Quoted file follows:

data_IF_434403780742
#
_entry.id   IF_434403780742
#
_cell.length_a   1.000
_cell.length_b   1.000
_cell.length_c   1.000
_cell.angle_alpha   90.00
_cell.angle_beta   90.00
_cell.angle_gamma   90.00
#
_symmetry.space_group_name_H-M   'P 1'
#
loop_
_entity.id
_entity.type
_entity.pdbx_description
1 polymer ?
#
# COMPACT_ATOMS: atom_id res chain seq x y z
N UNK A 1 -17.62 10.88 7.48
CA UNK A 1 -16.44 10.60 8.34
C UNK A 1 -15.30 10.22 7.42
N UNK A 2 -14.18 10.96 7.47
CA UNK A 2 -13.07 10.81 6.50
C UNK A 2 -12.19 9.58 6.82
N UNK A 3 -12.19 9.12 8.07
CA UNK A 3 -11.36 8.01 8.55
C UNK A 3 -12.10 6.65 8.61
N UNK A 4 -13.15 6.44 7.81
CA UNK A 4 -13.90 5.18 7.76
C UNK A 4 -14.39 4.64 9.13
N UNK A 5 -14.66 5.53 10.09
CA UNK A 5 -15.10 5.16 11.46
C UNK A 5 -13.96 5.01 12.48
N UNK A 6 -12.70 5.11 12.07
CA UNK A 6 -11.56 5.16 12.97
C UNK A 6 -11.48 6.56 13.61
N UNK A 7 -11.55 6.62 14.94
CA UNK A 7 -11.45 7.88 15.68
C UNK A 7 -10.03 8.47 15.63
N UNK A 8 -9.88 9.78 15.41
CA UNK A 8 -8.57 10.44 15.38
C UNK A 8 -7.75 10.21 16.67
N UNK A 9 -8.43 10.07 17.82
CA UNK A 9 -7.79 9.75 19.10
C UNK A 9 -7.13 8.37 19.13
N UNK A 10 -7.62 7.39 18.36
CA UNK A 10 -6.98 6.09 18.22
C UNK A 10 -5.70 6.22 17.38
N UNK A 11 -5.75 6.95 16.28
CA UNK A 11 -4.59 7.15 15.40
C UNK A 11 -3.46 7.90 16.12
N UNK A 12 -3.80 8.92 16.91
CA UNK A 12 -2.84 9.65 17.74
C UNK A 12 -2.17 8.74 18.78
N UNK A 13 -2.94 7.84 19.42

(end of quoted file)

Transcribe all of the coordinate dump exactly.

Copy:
data_IF_434403780742
#
_entry.id   IF_434403780742
#
_cell.length_a   1.000
_cell.length_b   1.000
_cell.length_c   1.000
_cell.angle_alpha   90.00
_cell.angle_beta   90.00
_cell.angle_gamma   90.00
#
_symmetry.space_group_name_H-M   'P 1'
#
loop_
_entity.id
_entity.type
_entity.pdbx_description
1 polymer ?
#
# COMPACT_ATOMS: atom_id res chain seq x y z
N UNK A 1 -17.62 10.88 7.48
CA UNK A 1 -16.44 10.60 8.34
C UNK A 1 -15.30 10.22 7.42
N UNK A 2 -14.18 10.96 7.47
CA UNK A 2 -13.07 10.81 6.50
C UNK A 2 -12.19 9.58 6.82
N UNK A 3 -12.19 9.12 8.07
CA UNK A 3 -11.36 8.01 8.55
C UNK A 3 -12.10 6.65 8.61
N UNK A 4 -13.15 6.44 7.81
CA UNK A 4 -13.90 5.18 7.76
C UNK A 4 -14.39 4.64 9.13
N UNK A 5 -14.66 5.53 10.09
CA UNK A 5 -15.10 5.16 11.46
C UNK A 5 -13.96 5.01 12.48
N UNK A 6 -12.70 5.11 12.07
CA UNK A 6 -11.56 5.16 12.97
C UNK A 6 -11.48 6.56 13.61
N UNK A 7 -11.55 6.62 14.94
CA UNK A 7 -11.45 7.88 15.68
C UNK A 7 -10.03 8.47 15.63
N UNK A 8 -9.88 9.78 15.41
CA UNK A 8 -8.57 10.44 15.38
C UNK A 8 -7.75 10.21 16.67
N UNK A 9 -8.43 10.07 17.82
CA UNK A 9 -7.79 9.75 19.10
C UNK A 9 -7.13 8.37 19.13
N UNK A 10 -7.62 7.39 18.36
CA UNK A 10 -6.98 6.09 18.22
C UNK A 10 -5.70 6.22 17.38
N UNK A 11 -5.75 6.95 16.28
CA UNK A 11 -4.59 7.15 15.40
C UNK A 11 -3.46 7.90 16.12
N UNK A 12 -3.80 8.92 16.91
CA UNK A 12 -2.84 9.65 17.74
C UNK A 12 -2.17 8.74 18.78
N UNK A 13 -2.94 7.84 19.42